Personally, I'm more bothered by the fact that they're missing out on a given point than by the fact that they're sleeping during my presentation, but I only give trainings to professionals so I'm not authorized to go around pounding on desks to wake people up.

      What teachers see is one less troublesome teen to manage, I'd wager. Then they'll add another exercise in the homework list if they want to give the kid a chance to catch up.

    2. Tigra 07
      Thumb Up

      RE: Christoph

      Or wear those glasses with fake eyes on them while driving.

  4. Anonymous Coward
    Anonymous Coward

    Low accuracy?

    "We were told that this system requires the car to be positioned within about two metres of the recorded start point"

    On our drive, you need positional accuracy to within +/-0.25m to avoid scraping the car on a wall or a tree as you swing in. Personnally speaking, I'd expect a self driving system to be more accurate than a human, not less.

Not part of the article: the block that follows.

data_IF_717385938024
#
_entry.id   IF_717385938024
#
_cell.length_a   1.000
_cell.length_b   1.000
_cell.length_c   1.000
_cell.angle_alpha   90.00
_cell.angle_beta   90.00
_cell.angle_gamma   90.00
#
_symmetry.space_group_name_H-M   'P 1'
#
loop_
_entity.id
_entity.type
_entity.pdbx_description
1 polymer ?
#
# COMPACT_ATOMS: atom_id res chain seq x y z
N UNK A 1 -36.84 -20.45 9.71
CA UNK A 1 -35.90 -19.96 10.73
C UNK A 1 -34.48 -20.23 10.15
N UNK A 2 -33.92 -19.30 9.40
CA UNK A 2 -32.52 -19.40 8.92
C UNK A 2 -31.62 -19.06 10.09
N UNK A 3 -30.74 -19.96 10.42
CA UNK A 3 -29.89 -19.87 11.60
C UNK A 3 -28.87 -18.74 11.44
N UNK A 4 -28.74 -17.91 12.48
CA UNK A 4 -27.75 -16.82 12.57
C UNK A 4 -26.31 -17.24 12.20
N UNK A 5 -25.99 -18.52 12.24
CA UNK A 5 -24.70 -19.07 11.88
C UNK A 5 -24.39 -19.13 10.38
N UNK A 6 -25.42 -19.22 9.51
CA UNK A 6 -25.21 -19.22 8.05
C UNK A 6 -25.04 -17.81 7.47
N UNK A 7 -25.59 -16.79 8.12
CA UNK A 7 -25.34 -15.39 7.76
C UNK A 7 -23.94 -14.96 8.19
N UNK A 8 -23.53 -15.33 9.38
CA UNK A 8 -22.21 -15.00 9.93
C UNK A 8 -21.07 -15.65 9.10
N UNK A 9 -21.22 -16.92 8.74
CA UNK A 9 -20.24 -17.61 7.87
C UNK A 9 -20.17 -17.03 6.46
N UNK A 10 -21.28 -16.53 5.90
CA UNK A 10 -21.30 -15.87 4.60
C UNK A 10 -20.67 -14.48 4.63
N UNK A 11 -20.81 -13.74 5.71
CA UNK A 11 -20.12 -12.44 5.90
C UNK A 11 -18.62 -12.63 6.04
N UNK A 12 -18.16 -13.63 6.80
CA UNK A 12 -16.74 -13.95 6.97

1. jmch Silver badge

      Re: Low accuracy?

      I don't think the bit you quoted means what you think it means. It refers to the starting position of the car before starting the parking manoeuvre, not to the path taken or the final parking point. In fact it says that it can adjust the final parking point to take into account any garage clutter that might move about. So shouldn't have any problems avoiding walls and trees I should think

    2. Ian Michael Gumby
      Boffin

      Re: Low accuracy?

      I don't think you understand.

      Your position is a bit fuzzy and relative.

      (There's the GPS location, and then there's the map which is also a bit relative.)

      Here, if you're within 2m , the position relative to the map, but that's where LIDAR kicks in. It helps you determine your position relative to your surroundings. LIDAR can give you fairly accurate positioning. However these are expensive and they may be building/designing cheaper units which are less accurate.

      Imagine your lane guidance system where you're going down the highway at 70mph and the guy in the lane next to you starts to swerve towards your lane but doesn't enter it. What does your car do? ;-)